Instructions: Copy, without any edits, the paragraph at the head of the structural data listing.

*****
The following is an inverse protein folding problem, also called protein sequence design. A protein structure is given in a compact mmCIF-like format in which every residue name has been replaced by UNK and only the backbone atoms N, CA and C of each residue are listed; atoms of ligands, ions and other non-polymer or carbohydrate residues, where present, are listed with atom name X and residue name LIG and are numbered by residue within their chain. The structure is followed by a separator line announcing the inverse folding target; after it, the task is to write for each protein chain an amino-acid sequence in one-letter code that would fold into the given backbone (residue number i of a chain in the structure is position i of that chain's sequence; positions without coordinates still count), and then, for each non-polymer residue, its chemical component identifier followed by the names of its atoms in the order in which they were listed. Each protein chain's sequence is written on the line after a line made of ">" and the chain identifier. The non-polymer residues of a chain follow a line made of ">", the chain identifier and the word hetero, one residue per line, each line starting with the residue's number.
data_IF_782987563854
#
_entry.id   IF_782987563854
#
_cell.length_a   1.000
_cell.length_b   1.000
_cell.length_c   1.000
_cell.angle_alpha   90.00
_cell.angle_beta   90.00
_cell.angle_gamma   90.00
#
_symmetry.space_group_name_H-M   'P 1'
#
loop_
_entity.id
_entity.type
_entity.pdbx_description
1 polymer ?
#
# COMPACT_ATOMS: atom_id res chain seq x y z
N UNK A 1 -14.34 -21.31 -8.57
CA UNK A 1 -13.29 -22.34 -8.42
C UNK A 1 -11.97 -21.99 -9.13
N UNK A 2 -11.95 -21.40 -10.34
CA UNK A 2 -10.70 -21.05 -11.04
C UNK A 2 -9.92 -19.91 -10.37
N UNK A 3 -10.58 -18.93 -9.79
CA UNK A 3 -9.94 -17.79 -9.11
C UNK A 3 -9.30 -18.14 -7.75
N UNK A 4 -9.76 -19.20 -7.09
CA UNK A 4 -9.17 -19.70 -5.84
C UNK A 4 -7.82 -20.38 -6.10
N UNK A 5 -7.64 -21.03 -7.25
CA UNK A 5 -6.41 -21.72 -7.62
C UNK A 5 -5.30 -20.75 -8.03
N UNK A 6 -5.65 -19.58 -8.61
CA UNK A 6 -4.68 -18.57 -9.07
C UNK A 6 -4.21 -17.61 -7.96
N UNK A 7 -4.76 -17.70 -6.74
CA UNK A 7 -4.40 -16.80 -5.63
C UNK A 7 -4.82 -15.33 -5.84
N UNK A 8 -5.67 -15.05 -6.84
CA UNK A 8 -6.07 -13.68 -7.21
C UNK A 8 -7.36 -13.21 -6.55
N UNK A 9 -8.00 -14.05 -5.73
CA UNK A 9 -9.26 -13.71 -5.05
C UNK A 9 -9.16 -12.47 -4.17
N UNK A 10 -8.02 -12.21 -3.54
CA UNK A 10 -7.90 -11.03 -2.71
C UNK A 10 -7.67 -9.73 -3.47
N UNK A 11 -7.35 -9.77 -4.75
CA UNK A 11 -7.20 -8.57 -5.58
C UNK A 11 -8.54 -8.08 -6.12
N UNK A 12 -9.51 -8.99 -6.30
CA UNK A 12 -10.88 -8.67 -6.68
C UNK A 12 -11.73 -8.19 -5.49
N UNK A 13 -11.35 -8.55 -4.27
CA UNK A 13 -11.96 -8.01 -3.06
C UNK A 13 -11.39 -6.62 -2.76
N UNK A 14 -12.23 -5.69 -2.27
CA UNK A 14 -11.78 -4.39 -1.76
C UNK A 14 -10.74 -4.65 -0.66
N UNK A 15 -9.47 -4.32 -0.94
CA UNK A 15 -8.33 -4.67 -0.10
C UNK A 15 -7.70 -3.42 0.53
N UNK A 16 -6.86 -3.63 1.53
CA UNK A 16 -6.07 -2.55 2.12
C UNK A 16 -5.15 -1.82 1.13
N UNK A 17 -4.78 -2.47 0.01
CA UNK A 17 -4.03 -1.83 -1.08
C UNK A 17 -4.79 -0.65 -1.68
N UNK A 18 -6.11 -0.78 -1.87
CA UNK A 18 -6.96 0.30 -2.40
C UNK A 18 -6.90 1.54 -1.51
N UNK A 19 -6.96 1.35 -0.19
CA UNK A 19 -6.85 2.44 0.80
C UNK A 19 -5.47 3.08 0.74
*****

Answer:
The following is an inverse protein folding problem, also called protein sequence design. A protein structure is given in a compact mmCIF-like format in which every residue name has been replaced by UNK and only the backbone atoms N, CA and C of each residue are listed; atoms of ligands, ions and other non-polymer or carbohydrate residues, where present, are listed with atom name X and residue name LIG and are numbered by residue within their chain. The structure is followed by a separator line announcing the inverse folding target; after it, the task is to write for each protein chain an amino-acid sequence in one-letter code that would fold into the given backbone (residue number i of a chain in the structure is position i of that chain's sequence; positions without coordinates still count), and then, for each non-polymer residue, its chemical component identifier followed by the names of its atoms in the order in which they were listed. Each protein chain's sequence is written on the line after a line made of ">" and the chain identifier. The non-polymer residues of a chain follow a line made of ">", the chain identifier and the word hetero, one residue per line, each line starting with the residue's number.